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DAMAGE;BODY OF EVIDENCE;THE LOVER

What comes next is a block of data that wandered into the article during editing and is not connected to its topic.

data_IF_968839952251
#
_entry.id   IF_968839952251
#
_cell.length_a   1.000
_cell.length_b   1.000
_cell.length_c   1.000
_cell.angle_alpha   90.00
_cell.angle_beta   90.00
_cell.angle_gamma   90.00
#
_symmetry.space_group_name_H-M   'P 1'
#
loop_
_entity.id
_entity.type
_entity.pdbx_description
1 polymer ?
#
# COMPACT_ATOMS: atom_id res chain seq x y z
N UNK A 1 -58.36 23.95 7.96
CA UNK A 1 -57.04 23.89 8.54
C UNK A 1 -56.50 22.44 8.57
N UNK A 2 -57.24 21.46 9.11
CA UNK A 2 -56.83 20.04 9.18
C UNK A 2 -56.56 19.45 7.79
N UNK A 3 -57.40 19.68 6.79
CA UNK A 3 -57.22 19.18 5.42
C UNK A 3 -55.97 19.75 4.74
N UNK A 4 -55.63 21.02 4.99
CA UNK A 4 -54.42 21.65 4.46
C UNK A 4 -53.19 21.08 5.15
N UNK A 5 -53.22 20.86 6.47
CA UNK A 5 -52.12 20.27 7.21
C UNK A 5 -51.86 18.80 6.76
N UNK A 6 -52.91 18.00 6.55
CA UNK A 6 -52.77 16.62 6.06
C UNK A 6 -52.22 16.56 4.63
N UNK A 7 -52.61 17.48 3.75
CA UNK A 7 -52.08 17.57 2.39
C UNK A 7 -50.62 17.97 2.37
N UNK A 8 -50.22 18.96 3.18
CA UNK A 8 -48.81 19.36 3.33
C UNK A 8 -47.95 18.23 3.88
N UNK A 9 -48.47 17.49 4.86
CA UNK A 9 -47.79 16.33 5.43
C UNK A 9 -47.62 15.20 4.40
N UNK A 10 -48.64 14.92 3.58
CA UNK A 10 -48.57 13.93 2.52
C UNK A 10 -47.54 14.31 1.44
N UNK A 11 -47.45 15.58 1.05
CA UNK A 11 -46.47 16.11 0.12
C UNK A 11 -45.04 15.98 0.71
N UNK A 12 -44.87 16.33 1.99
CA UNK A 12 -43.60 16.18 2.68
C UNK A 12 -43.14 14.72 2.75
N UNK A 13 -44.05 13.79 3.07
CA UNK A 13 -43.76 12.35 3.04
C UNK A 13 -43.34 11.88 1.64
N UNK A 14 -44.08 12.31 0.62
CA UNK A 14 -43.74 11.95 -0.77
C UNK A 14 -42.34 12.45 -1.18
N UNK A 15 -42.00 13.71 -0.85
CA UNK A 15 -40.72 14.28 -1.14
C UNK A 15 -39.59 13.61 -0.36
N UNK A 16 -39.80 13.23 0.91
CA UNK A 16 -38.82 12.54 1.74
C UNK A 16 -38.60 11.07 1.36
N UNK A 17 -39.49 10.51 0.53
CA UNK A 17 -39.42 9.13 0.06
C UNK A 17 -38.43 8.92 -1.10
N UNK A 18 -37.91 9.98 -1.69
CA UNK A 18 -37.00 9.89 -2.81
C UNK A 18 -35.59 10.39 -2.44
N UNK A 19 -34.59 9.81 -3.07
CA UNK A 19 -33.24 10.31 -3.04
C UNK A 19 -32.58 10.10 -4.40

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If you want to see how weird our culture can be when it comes to sex-how caught up in cycles of repression and obsession-your local video store is currently offering the proof. Louis Malle’s Damage (1992, New Line, $95.95), Jean-Jacques Annaud’s The Lover (1992, MGM/UA, $94.99), and Uli Edel’s Body of Evidence (1992, MGM/UA, $94.99) are all being released to tape this week-in two versions apiece: the R-rated cuts that played in theaters, and longer versions that were threatened with an NC-17 by the MPAA’s rating board. In each case, the difference illustrates the idiocy of trying to quantify sex in the first place. What the ratings game is really about these days is maximizing profits: Since many theaters won’t book nor newspapers advertise NC-17 films, studios are loath to release anything hairier than an R. But video companies can take advantage of the medium’s at-home privacy, and an unrated version is a bonanza they’d be foolish to ignore. They get to take the high road by advertising the alternate cut as the director’s unsullied vision and the low road by proposing, in effect, Wanna look at something you’re not supposed to see? Home video restoreth what the theatrical release taketh away, and both sides make money. So does it matter that in some cases the shorter version turns out to be the better movie? Has damage really been done to Damage, for instance? The major difference between the R-rated and unrated versions is a single shot in a sex scene between Jeremy Irons and Juliette Binoche. Forced to cut, Malle made his anger clear to anyone who would listen, but what’s equally clear is how ludicrous that shot is: The lovers, coitally entangled in a doorway, flop about as if engaged in a game of naked Twister. Suggesting Monty Python more than mounting passion, the shot sums up Malle’s critical mistake in adapting Josephine Hart’s novel, about a British Member of Parliament who embarks on a ruinous affair with his son’s fiancee. See, if a movie is about the consequences of repression, the characters risk looking silly when they pop loose. And Irons and Binoche look very silly indeed: They go from darting cow eyes at each other across rooms to huffing and puffing and hanging by curtain rods in the space of a few scenes. Damage isn’t unworthy-Irons is always fascinating to watch and Oscar-nominated Miranda Richardson provokes goose pimples as his wronged wife-but the characters

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